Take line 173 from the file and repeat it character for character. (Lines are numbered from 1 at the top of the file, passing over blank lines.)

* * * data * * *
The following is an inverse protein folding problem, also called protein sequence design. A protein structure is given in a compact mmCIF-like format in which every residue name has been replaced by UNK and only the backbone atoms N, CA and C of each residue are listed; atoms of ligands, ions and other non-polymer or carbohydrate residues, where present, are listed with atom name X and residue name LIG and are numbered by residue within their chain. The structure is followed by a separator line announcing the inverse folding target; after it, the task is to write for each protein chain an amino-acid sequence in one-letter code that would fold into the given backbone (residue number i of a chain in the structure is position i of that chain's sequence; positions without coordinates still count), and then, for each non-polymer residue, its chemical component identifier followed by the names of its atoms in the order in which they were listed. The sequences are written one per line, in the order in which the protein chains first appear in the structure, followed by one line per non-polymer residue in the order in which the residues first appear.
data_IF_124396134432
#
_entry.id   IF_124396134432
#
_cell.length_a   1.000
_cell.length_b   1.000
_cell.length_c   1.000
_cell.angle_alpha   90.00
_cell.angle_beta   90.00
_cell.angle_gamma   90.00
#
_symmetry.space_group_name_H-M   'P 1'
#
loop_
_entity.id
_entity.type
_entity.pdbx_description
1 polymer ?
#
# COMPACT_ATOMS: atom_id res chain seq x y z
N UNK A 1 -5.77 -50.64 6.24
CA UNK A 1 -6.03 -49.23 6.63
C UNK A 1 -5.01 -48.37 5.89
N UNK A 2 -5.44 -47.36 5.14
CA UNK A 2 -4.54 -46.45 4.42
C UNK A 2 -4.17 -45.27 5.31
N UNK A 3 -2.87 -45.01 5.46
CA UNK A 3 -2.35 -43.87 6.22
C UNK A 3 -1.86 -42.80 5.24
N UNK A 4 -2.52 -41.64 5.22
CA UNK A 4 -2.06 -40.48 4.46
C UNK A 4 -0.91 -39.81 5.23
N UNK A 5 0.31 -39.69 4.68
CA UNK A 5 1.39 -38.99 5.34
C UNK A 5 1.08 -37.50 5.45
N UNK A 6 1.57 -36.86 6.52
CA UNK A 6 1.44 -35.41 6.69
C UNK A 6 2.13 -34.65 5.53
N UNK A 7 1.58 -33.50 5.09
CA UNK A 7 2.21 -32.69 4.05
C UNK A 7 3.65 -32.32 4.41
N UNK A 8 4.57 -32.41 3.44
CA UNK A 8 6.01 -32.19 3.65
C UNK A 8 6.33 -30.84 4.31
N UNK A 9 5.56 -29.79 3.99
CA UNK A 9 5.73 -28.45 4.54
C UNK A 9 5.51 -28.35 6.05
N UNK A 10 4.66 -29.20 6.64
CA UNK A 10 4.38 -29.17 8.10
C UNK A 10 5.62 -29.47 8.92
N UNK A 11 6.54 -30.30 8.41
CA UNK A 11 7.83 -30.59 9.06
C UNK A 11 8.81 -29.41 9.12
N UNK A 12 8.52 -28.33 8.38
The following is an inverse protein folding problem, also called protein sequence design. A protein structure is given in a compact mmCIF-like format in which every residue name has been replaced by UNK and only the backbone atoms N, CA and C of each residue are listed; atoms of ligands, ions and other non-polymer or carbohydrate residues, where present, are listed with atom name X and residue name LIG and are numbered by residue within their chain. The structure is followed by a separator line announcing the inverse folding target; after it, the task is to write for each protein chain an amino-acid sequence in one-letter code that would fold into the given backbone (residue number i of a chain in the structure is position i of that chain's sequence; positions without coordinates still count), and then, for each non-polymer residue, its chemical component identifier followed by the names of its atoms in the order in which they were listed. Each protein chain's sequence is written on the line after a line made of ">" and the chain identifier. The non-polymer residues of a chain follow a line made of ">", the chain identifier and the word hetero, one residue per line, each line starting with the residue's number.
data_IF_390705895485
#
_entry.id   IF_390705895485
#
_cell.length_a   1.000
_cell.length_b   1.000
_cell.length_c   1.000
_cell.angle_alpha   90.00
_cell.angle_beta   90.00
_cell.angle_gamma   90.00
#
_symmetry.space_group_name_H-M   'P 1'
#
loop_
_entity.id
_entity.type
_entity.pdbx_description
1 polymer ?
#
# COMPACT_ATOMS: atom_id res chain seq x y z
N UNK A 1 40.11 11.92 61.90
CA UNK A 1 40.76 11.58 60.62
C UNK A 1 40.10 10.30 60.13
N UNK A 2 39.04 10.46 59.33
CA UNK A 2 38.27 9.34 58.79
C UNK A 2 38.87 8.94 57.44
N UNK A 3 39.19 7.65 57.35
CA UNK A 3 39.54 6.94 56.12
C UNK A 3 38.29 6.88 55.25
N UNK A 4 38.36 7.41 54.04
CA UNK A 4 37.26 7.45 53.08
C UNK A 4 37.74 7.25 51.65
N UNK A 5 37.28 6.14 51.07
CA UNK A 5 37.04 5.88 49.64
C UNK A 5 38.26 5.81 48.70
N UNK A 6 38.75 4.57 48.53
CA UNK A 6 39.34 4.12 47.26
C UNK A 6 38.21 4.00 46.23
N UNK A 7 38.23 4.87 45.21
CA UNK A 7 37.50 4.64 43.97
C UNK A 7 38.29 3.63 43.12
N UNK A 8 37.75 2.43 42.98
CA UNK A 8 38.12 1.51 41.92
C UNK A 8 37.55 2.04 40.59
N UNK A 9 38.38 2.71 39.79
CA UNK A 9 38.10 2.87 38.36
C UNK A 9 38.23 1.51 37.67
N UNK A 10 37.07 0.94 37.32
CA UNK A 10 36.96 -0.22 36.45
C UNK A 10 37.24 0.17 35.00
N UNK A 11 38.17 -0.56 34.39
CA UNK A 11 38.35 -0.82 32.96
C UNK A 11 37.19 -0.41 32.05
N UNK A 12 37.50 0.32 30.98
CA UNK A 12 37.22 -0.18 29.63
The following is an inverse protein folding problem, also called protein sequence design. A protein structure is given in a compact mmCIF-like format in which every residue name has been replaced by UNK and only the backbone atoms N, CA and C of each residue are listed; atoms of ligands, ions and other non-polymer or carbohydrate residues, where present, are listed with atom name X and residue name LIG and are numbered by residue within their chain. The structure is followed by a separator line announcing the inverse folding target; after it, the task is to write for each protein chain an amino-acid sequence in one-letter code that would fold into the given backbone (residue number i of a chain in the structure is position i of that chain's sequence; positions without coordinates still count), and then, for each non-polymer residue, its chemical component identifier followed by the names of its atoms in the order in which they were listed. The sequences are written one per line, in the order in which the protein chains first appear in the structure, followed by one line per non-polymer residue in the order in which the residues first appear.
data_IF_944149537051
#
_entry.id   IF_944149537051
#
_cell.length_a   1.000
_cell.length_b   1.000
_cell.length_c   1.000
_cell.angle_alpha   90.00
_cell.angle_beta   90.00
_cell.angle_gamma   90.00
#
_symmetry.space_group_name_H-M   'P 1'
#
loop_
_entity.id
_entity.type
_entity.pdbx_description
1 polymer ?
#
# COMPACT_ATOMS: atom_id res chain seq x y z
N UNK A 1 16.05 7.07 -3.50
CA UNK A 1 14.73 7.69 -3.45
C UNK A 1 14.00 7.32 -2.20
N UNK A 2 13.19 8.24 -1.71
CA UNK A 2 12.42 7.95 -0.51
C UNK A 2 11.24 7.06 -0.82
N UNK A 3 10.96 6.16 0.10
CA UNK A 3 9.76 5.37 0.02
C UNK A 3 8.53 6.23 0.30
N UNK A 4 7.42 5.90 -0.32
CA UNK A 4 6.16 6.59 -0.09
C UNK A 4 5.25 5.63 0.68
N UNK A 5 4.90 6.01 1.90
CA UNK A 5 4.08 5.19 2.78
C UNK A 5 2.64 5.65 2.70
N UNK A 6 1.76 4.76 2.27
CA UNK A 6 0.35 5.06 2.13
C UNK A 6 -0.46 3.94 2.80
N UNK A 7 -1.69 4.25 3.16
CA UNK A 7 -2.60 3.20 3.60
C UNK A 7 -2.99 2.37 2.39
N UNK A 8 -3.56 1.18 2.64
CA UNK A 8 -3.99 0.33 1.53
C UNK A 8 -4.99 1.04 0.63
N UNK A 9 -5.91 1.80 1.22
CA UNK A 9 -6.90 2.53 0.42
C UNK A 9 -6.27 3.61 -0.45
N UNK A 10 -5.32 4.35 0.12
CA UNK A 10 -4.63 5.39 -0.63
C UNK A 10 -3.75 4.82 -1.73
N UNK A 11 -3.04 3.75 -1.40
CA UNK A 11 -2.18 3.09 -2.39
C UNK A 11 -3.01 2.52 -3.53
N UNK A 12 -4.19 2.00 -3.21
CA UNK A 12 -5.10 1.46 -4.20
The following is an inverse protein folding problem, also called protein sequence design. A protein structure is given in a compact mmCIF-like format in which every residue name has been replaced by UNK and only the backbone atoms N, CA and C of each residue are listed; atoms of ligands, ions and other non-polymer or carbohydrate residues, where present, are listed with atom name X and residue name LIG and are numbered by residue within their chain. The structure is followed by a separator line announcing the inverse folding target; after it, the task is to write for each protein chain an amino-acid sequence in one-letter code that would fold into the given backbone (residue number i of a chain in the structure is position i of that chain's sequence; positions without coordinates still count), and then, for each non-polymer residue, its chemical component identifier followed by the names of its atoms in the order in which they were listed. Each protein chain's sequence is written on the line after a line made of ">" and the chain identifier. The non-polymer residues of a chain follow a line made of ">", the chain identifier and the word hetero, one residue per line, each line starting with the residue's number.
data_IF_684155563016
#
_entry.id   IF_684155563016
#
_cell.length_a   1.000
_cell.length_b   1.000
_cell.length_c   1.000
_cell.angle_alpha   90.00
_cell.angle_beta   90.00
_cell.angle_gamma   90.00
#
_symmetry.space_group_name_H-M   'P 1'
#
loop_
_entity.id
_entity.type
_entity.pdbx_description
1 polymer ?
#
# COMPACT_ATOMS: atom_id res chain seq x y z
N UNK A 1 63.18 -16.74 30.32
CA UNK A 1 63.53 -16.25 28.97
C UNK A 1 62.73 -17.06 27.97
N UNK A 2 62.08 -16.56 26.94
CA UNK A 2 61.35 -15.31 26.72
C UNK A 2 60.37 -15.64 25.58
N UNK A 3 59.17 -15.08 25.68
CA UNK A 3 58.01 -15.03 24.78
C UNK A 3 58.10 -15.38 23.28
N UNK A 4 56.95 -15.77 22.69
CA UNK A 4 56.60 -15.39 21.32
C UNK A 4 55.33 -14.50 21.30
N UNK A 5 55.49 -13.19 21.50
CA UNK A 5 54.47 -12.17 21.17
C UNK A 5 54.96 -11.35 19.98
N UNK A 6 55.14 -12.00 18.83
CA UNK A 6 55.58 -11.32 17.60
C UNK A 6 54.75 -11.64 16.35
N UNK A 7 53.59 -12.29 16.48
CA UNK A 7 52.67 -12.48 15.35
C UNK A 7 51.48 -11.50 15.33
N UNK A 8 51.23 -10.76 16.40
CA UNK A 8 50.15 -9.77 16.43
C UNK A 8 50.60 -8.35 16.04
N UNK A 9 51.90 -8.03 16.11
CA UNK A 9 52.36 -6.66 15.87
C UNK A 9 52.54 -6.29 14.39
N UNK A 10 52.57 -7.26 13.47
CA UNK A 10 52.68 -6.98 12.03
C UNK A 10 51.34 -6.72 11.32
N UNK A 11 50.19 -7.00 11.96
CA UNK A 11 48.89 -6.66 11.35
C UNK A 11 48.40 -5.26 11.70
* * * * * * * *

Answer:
_cell.length_a   1.000